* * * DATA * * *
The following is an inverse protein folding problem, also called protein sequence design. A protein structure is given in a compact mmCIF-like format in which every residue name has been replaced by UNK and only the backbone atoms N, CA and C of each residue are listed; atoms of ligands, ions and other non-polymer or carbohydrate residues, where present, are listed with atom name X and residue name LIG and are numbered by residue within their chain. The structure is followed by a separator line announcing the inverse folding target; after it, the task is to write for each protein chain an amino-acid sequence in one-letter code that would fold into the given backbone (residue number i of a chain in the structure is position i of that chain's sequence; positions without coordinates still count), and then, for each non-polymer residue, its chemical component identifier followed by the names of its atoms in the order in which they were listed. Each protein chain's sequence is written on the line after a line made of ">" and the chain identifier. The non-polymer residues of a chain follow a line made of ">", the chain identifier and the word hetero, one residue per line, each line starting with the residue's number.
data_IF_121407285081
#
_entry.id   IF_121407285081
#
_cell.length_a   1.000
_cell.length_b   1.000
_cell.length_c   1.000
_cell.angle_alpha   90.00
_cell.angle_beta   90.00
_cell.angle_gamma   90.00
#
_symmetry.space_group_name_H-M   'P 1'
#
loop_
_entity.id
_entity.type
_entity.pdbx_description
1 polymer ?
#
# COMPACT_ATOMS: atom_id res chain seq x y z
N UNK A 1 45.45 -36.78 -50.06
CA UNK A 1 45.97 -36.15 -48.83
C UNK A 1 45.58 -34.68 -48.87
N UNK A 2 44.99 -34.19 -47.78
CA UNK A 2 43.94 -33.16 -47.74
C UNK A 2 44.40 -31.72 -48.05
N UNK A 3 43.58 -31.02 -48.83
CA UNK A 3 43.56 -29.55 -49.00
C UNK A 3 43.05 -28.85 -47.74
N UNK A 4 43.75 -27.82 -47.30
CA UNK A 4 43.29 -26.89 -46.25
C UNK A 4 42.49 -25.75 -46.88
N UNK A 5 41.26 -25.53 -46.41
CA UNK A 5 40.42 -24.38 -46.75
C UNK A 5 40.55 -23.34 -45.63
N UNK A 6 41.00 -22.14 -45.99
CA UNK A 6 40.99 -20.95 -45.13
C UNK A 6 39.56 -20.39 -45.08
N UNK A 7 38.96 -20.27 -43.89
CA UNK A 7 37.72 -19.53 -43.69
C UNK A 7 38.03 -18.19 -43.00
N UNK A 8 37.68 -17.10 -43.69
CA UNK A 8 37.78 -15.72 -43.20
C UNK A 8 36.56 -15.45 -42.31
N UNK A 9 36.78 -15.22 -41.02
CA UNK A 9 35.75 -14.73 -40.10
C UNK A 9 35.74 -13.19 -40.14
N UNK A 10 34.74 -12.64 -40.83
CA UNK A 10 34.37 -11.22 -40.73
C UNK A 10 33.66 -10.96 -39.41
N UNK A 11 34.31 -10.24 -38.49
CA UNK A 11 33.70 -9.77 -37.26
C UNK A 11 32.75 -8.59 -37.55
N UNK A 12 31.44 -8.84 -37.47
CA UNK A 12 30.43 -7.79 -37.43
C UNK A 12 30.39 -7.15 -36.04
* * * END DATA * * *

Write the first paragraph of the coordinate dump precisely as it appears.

The following is an inverse protein folding problem, also called protein sequence design. A protein structure is given in a compact mmCIF-like format in which every residue name has been replaced by UNK and only the backbone atoms N, CA and C of each residue are listed; atoms of ligands, ions and other non-polymer or carbohydrate residues, where present, are listed with atom name X and residue name LIG and are numbered by residue within their chain. The structure is followed by a separator line announcing the inverse folding target; after it, the task is to write for each protein chain an amino-acid sequence in one-letter code that would fold into the given backbone (residue number i of a chain in the structure is position i of that chain's sequence; positions without coordinates still count), and then, for each non-polymer residue, its chemical component identifier followed by the names of its atoms in the order in which they were listed. Each protein chain's sequence is written on the line after a line made of ">" and the chain identifier. The non-polymer residues of a chain follow a line made of ">", the chain identifier and the word hetero, one residue per line, each line starting with the residue's number.